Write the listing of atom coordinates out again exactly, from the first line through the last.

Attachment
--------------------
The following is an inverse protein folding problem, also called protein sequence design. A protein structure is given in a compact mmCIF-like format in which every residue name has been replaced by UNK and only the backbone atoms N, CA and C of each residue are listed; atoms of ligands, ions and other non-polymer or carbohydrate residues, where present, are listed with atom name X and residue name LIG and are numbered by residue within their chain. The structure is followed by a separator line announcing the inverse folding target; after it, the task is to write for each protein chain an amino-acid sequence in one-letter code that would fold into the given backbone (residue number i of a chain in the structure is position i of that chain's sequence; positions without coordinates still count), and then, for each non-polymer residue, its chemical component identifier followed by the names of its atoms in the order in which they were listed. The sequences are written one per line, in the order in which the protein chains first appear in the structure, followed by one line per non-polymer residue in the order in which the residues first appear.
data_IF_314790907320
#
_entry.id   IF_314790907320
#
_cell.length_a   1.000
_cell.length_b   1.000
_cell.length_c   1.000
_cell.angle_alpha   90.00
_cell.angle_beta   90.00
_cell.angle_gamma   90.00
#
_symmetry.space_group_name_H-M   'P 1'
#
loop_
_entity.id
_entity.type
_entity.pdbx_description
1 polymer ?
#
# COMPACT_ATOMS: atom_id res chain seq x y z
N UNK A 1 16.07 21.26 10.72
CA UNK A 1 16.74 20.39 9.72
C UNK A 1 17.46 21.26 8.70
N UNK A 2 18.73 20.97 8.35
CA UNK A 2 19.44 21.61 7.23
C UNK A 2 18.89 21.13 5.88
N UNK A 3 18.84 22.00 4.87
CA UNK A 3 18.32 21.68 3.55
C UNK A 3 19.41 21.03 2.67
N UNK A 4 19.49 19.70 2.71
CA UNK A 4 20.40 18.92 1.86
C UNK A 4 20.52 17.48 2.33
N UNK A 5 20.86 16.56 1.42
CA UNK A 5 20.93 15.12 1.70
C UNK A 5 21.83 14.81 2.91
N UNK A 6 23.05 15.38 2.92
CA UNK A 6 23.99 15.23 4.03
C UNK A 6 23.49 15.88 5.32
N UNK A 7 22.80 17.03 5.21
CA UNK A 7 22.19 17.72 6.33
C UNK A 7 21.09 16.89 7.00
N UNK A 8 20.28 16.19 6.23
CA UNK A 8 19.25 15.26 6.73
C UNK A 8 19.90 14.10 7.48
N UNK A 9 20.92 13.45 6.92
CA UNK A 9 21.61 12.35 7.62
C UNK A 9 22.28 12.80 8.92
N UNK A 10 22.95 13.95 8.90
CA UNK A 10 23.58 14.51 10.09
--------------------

The following is an inverse protein folding problem, also called protein sequence design. A protein structure is given in a compact mmCIF-like format in which every residue name has been replaced by UNK and only the backbone atoms N, CA and C of each residue are listed; atoms of ligands, ions and other non-polymer or carbohydrate residues, where present, are listed with atom name X and residue name LIG and are numbered by residue within their chain. The structure is followed by a separator line announcing the inverse folding target; after it, the task is to write for each protein chain an amino-acid sequence in one-letter code that would fold into the given backbone (residue number i of a chain in the structure is position i of that chain's sequence; positions without coordinates still count), and then, for each non-polymer residue, its chemical component identifier followed by the names of its atoms in the order in which they were listed. The sequences are written one per line, in the order in which the protein chains first appear in the structure, followed by one line per non-polymer residue in the order in which the residues first appear.
data_IF_314790907320
#
_entry.id   IF_314790907320
#
_cell.length_a   1.000
_cell.length_b   1.000
_cell.length_c   1.000
_cell.angle_alpha   90.00
_cell.angle_beta   90.00
_cell.angle_gamma   90.00
#
_symmetry.space_group_name_H-M   'P 1'
#
loop_
_entity.id
_entity.type
_entity.pdbx_description
1 polymer ?
#
# COMPACT_ATOMS: atom_id res chain seq x y z
N UNK A 1 16.07 21.26 10.72
CA UNK A 1 16.74 20.39 9.72
C UNK A 1 17.46 21.26 8.70
N UNK A 2 18.73 20.97 8.35
CA UNK A 2 19.44 21.61 7.23
C UNK A 2 18.89 21.13 5.88
N UNK A 3 18.84 22.00 4.87
CA UNK A 3 18.32 21.68 3.55
C UNK A 3 19.41 21.03 2.67
N UNK A 4 19.49 19.70 2.71
CA UNK A 4 20.40 18.92 1.86
C UNK A 4 20.52 17.48 2.33
N UNK A 5 20.86 16.56 1.42
CA UNK A 5 20.93 15.12 1.70
C UNK A 5 21.83 14.81 2.91
N UNK A 6 23.05 15.38 2.92
CA UNK A 6 23.99 15.23 4.03
C UNK A 6 23.49 15.88 5.32
N UNK A 7 22.80 17.03 5.21
CA UNK A 7 22.19 17.72 6.33
C UNK A 7 21.09 16.89 7.00
N UNK A 8 20.28 16.19 6.23
CA UNK A 8 19.25 15.26 6.73
C UNK A 8 19.90 14.10 7.48
N UNK A 9 20.92 13.45 6.92
CA UNK A 9 21.61 12.35 7.62
C UNK A 9 22.28 12.80 8.92
N UNK A 10 22.95 13.95 8.90
CA UNK A 10 23.58 14.51 10.09